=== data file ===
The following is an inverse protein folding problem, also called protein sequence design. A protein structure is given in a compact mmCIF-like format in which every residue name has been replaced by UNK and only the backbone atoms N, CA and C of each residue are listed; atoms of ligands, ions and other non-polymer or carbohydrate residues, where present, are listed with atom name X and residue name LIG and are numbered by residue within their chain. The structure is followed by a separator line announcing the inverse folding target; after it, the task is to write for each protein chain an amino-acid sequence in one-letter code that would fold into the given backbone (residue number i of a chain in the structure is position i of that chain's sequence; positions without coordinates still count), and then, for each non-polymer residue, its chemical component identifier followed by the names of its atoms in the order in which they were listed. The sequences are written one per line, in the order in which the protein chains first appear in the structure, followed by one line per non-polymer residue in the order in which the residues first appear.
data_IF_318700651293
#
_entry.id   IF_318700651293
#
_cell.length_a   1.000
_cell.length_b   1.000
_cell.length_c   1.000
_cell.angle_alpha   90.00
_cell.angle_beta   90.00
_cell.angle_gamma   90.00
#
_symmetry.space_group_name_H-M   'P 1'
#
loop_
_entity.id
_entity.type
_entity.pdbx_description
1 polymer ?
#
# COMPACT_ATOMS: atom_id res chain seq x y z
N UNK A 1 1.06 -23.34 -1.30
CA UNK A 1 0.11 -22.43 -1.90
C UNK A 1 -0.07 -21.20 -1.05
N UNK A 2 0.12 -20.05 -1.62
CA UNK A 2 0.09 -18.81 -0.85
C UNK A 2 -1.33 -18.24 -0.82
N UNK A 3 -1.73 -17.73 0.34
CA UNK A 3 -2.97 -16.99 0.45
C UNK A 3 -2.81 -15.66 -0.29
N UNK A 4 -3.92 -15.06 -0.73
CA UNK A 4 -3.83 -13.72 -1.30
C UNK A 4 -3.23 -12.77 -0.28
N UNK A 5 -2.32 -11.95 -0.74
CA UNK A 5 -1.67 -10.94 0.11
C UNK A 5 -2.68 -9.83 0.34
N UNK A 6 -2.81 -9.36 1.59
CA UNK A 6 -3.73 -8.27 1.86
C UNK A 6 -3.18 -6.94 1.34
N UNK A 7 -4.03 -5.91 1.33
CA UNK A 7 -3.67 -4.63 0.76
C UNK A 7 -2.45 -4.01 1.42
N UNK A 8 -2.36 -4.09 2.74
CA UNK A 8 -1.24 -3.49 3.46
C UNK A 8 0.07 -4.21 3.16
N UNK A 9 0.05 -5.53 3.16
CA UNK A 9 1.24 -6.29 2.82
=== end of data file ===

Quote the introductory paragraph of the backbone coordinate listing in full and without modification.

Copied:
The following is an inverse protein folding problem, also called protein sequence design. A protein structure is given in a compact mmCIF-like format in which every residue name has been replaced by UNK and only the backbone atoms N, CA and C of each residue are listed; atoms of ligands, ions and other non-polymer or carbohydrate residues, where present, are listed with atom name X and residue name LIG and are numbered by residue within their chain. The structure is followed by a separator line announcing the inverse folding target; after it, the task is to write for each protein chain an amino-acid sequence in one-letter code that would fold into the given backbone (residue number i of a chain in the structure is position i of that chain's sequence; positions without coordinates still count), and then, for each non-polymer residue, its chemical component identifier followed by the names of its atoms in the order in which they were listed. The sequences are written one per line, in the order in which the protein chains first appear in the structure, followed by one line per non-polymer residue in the order in which the residues first appear.